Often women who are pursuing self-improvement in order to reach their life’s fullest potential have a list of ideal attributes they wish to strive for.   These could include goals such as:

Cooking organically from scratch
Mixing up homemade potions from fragrant herbs and sumptuous oils for anti-aging and beautifying effects
Having a beautiful, tastefully decorated home with elegant furnishings, lovely flowers, plants, garden, etc.
Forging a successful career doing a job she loves that adequately provides for her needs and makes a positive difference in the world
Possessing efficient home management skills;  a separate, perfectly kept guest suite;  and natural talent at hostessing dinners, parties, and other get-togethers
Being well read and literate, engaging in continual lifelong education, keeping her intellect stimulated
Being poised and smooth, with a ready answer in any situation, polished manners, and general confidence and ease in any situation
Becoming financially savvy with a clear plan for the future and wisely managing her resources
Keeping physically fit and active, with excellent health
Winning the affection of a valiant, strong man of excellent character and pursuing a stable relationship with him

               Many of these goals will be years in the realizing. And some may never fully be reached in one’s lifetime.   But if she achieves all these goals and has not experienced the love, sacrifice, and joy of true friendship, a woman will not feel complete.   Making and maintaining quality friendships based on mutual understanding and values is, perhaps, the simplest joy a woman can have.   And it is not exclusive to the wealthy, the aged, the mature, the scholarly, the physically fit, the uber-health conscious, the ageless beauty, or the famed entertainer.   Friendship can be had at any stage in life and can span years and the socio-economic scale.   It is most certainly the key to a delightful, enduring marriage.   Although she is in continual pursuit of her self-improvement and life goals, a well-bred woman in progress must not neglect the opportunity to form friendships in each stage of life, seeking a true friend as a treasure hunt, like finding the best wildflowers while walking in the meadow.   Even if one is not living in the neighborhood she intends to retire in, or if one knows for sure that life’s path will eventually lead her out of state or overseas to some new territory, she should savor each moment in the transitional stages of life and sweeten her day to day life with the effort and commitment to at least one quality friendship, or several. 🙂

               What are some challenges you face in making or maintaining friendships?   What is the best part of friendship?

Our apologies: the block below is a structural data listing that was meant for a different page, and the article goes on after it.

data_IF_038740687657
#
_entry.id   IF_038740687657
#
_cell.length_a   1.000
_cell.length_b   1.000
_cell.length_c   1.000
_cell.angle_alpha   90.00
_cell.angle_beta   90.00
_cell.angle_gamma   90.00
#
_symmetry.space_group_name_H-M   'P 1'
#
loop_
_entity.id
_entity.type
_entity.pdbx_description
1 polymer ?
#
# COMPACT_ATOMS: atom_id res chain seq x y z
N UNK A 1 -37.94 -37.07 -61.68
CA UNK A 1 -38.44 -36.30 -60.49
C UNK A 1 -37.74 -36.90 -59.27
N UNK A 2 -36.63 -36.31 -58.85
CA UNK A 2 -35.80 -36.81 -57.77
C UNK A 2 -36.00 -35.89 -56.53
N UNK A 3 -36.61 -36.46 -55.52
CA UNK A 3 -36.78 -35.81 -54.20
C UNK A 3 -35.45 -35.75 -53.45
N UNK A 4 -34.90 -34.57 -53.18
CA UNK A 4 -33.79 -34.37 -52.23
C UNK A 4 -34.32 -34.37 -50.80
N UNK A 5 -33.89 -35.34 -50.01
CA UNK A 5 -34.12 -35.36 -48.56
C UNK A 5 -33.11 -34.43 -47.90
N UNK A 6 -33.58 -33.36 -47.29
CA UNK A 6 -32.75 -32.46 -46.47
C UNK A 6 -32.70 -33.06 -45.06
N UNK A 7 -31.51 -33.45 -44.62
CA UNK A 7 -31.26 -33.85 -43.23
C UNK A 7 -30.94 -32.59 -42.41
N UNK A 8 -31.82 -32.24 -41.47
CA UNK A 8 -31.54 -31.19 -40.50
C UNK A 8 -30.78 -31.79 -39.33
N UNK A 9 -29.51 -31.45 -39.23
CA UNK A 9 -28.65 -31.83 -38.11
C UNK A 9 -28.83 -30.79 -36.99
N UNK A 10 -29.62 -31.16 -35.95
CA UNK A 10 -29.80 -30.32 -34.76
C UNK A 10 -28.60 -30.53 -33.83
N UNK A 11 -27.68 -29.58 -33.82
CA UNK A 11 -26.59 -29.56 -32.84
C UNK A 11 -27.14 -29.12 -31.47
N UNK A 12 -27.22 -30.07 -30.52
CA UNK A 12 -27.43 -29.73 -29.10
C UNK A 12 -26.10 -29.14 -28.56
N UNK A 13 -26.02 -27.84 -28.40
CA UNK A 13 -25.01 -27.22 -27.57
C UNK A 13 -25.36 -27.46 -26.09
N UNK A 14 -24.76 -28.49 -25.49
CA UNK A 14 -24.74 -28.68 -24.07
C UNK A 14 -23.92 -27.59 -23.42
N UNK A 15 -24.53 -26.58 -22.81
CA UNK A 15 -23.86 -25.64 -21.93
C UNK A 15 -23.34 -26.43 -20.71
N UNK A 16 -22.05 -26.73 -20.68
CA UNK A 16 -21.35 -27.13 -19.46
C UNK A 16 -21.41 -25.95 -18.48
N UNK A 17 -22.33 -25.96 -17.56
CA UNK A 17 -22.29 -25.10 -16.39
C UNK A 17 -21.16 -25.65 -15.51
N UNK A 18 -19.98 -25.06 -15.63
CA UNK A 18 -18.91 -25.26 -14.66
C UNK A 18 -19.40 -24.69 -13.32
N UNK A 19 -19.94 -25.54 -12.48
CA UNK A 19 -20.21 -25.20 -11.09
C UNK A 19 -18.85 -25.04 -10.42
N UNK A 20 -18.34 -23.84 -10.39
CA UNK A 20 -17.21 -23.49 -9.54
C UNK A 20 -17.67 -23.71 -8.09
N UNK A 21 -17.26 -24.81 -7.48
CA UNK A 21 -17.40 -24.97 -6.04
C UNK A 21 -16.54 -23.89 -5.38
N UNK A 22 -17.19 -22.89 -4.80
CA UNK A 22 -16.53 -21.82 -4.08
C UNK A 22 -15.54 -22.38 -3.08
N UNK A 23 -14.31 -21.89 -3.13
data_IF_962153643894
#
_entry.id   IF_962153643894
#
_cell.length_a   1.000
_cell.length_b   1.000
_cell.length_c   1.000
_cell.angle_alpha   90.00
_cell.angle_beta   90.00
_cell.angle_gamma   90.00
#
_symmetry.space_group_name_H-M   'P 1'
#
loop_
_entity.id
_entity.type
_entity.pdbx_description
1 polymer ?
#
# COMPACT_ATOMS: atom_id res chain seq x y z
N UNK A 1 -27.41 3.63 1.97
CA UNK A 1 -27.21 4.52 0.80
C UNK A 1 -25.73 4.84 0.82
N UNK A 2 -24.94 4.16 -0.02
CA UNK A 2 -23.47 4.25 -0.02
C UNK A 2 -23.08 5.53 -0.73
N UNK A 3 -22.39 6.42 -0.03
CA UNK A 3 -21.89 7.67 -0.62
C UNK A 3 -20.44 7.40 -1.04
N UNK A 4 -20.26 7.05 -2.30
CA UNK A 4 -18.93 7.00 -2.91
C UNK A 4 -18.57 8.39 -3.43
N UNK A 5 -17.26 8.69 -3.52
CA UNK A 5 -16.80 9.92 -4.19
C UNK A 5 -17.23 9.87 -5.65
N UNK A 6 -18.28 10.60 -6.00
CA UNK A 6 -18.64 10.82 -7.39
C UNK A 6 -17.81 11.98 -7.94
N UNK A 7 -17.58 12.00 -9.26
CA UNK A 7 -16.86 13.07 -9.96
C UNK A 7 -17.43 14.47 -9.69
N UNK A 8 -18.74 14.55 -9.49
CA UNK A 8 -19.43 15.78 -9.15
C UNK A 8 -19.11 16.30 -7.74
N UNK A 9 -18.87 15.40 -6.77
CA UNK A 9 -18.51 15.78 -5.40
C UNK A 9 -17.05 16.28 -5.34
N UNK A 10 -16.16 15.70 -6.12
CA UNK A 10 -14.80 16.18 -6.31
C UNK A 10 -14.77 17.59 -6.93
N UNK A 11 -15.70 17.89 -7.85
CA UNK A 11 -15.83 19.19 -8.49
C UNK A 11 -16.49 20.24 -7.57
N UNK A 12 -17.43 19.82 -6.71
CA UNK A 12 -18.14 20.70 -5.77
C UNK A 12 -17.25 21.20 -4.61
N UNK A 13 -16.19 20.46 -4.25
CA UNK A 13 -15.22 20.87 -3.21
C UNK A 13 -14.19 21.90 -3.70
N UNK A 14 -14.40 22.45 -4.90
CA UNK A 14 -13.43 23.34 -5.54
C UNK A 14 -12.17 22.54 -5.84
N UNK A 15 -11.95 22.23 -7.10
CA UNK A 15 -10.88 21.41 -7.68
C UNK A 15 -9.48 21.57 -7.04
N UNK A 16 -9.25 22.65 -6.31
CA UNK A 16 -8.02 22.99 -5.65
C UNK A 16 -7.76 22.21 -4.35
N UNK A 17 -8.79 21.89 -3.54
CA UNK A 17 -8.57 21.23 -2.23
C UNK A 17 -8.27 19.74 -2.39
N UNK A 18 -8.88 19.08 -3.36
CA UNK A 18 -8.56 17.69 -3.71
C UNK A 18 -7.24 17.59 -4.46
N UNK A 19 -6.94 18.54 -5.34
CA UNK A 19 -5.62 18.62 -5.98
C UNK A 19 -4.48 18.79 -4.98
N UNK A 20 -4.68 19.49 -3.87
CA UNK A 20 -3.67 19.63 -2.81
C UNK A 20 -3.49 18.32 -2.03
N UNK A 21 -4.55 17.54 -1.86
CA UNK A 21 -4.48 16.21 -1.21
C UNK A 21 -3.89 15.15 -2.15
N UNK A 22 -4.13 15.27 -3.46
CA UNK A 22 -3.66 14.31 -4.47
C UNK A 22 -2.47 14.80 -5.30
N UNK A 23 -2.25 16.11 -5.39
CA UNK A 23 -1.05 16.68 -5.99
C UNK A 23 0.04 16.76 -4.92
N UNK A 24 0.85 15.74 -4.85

Newborn mothering

               Oh, the joys of motherhood! To beget a child is to begin on the journey of a lifetime of love and sacrifice. Having birthed four children myself, this is one area in which I have definitely grown as a woman. Over the years I have acquired the following tips for newborn mothering, which I would share with any well-bred woman who has undertaken the blessed path of motherhood.

               Be prepared for postpartum mood swings and depression. This is caused by sudden changes in hormones and a woman cannot just decide to feel better or change her attitude. The careful and responsible woman will seek help when needed. Evening primrose oil and placenta encapsulation can help regulate hormones sooner than usual, although everything should eventually balance out on its own.

               Jaundice is a common occurrence in newborns, but did you know it can actually be aggravated by the vitamin K shot? The vitamin K shot may be unnecessary for infants who have not experienced any internal bleeding or who will not be circumcised before 8 days old, the age at which the body has naturally developed its own sufficient levels of this nutrient. Home treatment of mild jaundice includes placing baby in a sunny spot to nap and nursing frequently.

               The eye prophylaxis that is routinely administered to newborns is meant to prevent eye infections and potential blindness caused by two STDs that a mother may have. If one has no STDs, then the eye prophylaxis may be unnecessary.

               Resting in bed for the first two weeks after birth will speedily heal a woman’s body. She should line up household help and meals prior to the birth.

               If the mother nurses, she must learn how to latch the baby on properly. Empty at least one breast per feeding so that the baby receives both foremilk and hindmilk. There is no secret formula to increasing hindmilk; the baby’s consumption of it solely depends on how long he nurses per side.

               An easy care routine is as follows: wake baby, feed baby, keep baby up for a few minutes, then put him down for a nap. At night, put him down directly after feeding. Eventually the wake times will increase and the times between feedings will increase. This seems to facilitate the child’s eventual adopting of nighttime sleep, although that is a trick that only an individual mother can teach her individual child. Newborns can go up to four hours between feedings. Nursing every two hours can exhaust a mother and cause her to quit nursing sooner than she would have liked.

               Most people can figure out mothering without multitudes of parenting books. Having presuppositions about how things will go, mostly about milestones and averages (like when most babies begin sleeping through the night, how long or how often they nurse, etc.) inhibits the natural instincts a mother has for her own baby.

               Dealing with crying can be very difficult. However, crying is a newborn’s only way of communicating, and one can usually find ways to lessen it by giving baby what he wants or needs. Sometimes the crying ceases in a couple minutes, so wait a little, then see if any intervention is needed. Since a newborn likes to be held closely, wrapping gently in a blanket can also calm him.

               Pacifier use can comfort a newborn when he craves extra suckling between feedings. Generally, the pacifier should be taken away by the time baby is seven month old.

               Above all, enjoy this fleeting time and cuddle that baby! He or she will never be this small again.